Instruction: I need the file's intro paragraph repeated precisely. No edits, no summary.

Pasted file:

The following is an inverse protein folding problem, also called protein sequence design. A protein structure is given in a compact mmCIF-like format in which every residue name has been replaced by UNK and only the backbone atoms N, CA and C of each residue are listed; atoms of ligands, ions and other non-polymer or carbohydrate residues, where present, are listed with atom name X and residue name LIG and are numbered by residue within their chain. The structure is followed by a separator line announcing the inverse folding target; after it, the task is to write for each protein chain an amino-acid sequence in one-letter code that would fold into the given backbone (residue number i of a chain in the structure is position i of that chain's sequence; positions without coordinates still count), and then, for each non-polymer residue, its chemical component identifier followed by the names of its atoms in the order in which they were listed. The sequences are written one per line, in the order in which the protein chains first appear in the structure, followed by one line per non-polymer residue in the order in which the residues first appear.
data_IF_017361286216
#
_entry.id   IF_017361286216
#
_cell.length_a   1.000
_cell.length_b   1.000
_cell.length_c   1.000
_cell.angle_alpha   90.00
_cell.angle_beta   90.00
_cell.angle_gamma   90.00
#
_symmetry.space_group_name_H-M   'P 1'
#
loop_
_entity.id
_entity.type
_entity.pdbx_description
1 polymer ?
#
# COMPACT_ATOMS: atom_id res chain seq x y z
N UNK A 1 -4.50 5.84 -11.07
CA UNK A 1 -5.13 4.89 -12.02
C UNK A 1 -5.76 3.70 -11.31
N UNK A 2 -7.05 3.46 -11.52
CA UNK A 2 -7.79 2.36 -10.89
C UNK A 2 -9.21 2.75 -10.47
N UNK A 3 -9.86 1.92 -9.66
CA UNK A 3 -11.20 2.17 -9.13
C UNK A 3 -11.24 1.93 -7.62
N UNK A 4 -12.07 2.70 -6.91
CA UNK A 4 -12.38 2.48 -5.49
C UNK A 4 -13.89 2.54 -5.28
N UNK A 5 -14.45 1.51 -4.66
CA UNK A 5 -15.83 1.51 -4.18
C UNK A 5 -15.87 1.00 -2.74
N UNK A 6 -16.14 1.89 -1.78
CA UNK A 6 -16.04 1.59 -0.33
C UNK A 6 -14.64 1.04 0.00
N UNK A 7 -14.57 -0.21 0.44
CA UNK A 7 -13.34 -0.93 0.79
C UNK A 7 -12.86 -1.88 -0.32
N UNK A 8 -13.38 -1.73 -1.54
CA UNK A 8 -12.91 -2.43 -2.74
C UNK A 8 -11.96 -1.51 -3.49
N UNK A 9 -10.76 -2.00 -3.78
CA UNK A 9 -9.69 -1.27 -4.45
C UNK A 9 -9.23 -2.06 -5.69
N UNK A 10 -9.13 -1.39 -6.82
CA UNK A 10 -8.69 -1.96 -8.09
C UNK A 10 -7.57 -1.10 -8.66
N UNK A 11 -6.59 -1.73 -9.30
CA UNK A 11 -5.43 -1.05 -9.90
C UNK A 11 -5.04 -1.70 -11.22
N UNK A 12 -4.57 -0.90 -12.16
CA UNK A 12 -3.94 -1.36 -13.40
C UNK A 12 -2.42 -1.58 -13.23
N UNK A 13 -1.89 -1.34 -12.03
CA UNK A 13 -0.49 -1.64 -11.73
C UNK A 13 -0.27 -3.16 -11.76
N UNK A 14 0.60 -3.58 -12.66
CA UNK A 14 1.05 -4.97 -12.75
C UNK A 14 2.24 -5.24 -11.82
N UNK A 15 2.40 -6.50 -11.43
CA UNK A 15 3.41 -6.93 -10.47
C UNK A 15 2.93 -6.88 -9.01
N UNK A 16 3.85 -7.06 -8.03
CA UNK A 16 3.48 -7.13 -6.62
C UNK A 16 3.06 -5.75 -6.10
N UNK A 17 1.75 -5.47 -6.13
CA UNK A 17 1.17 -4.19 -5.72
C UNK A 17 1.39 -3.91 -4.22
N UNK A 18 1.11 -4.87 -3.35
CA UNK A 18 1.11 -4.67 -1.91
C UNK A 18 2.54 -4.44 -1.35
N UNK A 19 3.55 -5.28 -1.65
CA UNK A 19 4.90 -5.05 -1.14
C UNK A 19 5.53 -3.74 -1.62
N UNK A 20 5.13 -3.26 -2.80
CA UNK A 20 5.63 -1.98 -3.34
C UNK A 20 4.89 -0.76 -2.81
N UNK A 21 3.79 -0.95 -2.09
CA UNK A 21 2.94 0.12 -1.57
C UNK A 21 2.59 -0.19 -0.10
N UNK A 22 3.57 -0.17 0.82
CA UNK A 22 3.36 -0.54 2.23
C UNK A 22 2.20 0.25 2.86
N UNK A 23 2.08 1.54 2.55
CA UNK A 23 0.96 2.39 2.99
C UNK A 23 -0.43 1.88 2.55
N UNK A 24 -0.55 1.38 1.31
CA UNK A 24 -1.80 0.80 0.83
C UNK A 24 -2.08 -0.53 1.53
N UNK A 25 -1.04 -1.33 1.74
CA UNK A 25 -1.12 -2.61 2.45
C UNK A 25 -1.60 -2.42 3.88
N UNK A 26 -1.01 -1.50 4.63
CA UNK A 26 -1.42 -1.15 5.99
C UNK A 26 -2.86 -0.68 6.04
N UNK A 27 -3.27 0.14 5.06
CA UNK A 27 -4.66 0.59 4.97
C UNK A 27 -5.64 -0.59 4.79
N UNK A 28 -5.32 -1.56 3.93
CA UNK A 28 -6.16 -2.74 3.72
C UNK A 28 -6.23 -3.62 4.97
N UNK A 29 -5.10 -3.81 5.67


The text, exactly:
The following is an inverse protein folding problem, also called protein sequence design. A protein structure is given in a compact mmCIF-like format in which every residue name has been replaced by UNK and only the backbone atoms N, CA and C of each residue are listed; atoms of ligands, ions and other non-polymer or carbohydrate residues, where present, are listed with atom name X and residue name LIG and are numbered by residue within their chain. The structure is followed by a separator line announcing the inverse folding target; after it, the task is to write for each protein chain an amino-acid sequence in one-letter code that would fold into the given backbone (residue number i of a chain in the structure is position i of that chain's sequence; positions without coordinates still count), and then, for each non-polymer residue, its chemical component identifier followed by the names of its atoms in the order in which they were listed. The sequences are written one per line, in the order in which the protein chains first appear in the structure, followed by one line per non-polymer residue in the order in which the residues first appear.